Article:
YOUR GLOBAL RUNDOWN
- A new study found oxygen levels in global lakes are declining, threatening the environment and drinking water supplies.
- Transportation of goods on Brazil’s Tiete-Parana waterway will be harmed by prolonged drought.
- A mining group in Chile will pay over $93 million in reparations for environmental violations on the Punta Negra salt flat.
- Michigan rejects Canadian claims that the dispute over the Line 5 oil pipeline is a cross-border treaty issue.
Water supplies in remote Indigenous Australian communities are contaminated with uranium and E. coli.
“People go into town to buy cartons of water just to get through the day, but some people don’t have transport so they’ve got no choice to drink the tap water.” – Jermaine Muller, a resident in the remote town of Yakanarra. ABC reports that water supplies in 24 remote Indigenous communities in Western Australia are contaminated with uranium and E. coli. The auditor-general’s report comes after an audit in 2015 that found 80 percent of communities failed to meet Australian drinking water standards. Although progress has been made since the 2015 report, Auditor-General Caroline Spencer found discrepancies in the quality and maintenance of water supplies across communities housing around 12,000 people.
IN RECENT WATER NEWS
In Case You Missed It:
Amid Dire Colorado River Outlook, States Plan to Tap Their Lake Mead Savings Accounts – This year and next, Arizona and California intend to draw on water they banked in the big reservoir, even as water levels drop.
HotSpots H2O: When War Destroys Water Systems, Children Suffer the Most – When water and sanitation networks are destroyed during armed conflict, children are harmed the most, according to a UN agency report.
River Transports To Be Impacted By Prolonged Drought In Brazil
Brazilian Infrastructure Minister Tarcisio de Freitas said Wednesday that river navigation will be harmed by the country’s worst water crisis in almost a century. Reuters reports that the transportation of goods like soybeans, coffee, and sugar will become more expensive. Freitas said measures to conserve water and direct it to power generation will disrupt shipping routes on the Tiete-Parana waterway, which lies in the heart of Brazil’s farm country and has suffered the most from the prolonged drought.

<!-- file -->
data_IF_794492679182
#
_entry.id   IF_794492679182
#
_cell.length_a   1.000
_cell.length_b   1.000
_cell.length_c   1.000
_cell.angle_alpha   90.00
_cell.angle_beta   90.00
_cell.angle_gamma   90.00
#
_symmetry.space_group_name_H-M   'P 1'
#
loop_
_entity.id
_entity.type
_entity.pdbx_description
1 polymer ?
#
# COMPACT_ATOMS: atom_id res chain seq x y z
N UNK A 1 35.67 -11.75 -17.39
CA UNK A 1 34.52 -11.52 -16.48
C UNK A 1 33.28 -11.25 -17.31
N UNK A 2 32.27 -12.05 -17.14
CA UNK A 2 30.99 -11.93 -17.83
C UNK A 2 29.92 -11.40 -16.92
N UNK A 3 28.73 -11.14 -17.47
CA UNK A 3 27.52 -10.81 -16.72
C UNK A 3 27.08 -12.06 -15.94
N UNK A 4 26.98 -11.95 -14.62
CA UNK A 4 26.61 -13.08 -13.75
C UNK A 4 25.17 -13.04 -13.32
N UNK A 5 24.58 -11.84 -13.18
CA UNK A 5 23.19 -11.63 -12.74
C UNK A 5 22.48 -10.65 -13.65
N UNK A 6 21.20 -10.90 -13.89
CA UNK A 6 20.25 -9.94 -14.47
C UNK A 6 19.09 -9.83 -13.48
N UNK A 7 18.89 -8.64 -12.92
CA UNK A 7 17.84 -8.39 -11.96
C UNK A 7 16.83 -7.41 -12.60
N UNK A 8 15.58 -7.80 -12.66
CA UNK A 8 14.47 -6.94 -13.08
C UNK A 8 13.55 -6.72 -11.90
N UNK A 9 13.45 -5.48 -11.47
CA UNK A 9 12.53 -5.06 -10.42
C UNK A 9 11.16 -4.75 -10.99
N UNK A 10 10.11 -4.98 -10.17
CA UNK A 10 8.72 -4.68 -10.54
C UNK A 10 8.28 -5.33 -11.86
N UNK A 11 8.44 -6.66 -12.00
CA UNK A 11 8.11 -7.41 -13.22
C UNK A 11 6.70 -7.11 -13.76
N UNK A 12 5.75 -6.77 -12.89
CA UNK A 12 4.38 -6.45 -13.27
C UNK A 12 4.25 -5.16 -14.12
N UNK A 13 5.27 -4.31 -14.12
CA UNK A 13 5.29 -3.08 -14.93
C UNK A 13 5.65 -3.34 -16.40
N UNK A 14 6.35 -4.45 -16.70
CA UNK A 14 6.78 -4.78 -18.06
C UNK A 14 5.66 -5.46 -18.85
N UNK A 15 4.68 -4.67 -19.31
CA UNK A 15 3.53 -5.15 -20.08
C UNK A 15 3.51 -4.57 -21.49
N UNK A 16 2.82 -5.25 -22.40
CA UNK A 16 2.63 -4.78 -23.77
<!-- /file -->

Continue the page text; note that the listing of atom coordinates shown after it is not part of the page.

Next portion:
TODAY’S TOP WATER STORIES, TOLD IN NUMBERS
Mining group BHP will spend up to $93 million in environmental repairs and reparations after overdrawing water from Chile’s Punta Negra salt flat. Reuters reports the payment comes as part of a lawsuit brought last year by the Chilean state. The lawsuit claimed BHP’s Escondida copper mine was responsible for severe decline of the salt flat’s aquifer that caused the partial or total loss of wetlands and vegetation.
A new study published in the journal Nature found that climate change is causing oxygen levels in lakes around the world to fall, suffocating wildlife and threatening drinking water supplies. The study analyzed dissolved oxygen and temperature profiles for 393 lakes between 1941 and 2017. Over the last 40 years, the study found levels declined between three and nine times faster than in previous years, due to warming waters that cannot hold as much oxygen.
ON THE RADAR
Michigan Attorney General Dana Nessel has refuted a claim from Canada’s federal government and oil pipeline company Enbridge that the dispute over the Line 5 pipeline is a cross-border treaty issue. CBC reports that Canada suggested that the courts should set aside a case to shut down the pipeline so that the U.S. and Canada could negotiate a settlement under a 1977 treaty that governs pipelines across the border. Nessel refused Canada’s offer, saying the terms were “without legal basis.”
- Why it matters: Last November, for the first time in the history of Line 5, Michigan’s administration officially acknowledged nearly 200-year-old Indigenous Chippewa and Ottawa treaty rights as one of the reasons to shut down the pipeline project and protect Great Lakes ecology and fisheries. Historically, Michigan has not included Indigenous communities in discussions on state environmental policy issues. Including the treaty in the easement revocation could affect other policy areas like mining.
Jane is a Communications Associate for Circle of Blue. She writes The Stream and has covered domestic and international water issues for Circle of Blue. She is a recent graduate of Grand Valley State University, where she studied Multimedia Journalism and Women, Gender and Sexuality Studies. During her time at Grand Valley, she was the host of the Community Service Learning Center podcast Be the Change. Currently based in Grand Rapids, Michigan, Jane enjoys listening to music, reading and spending time outdoors.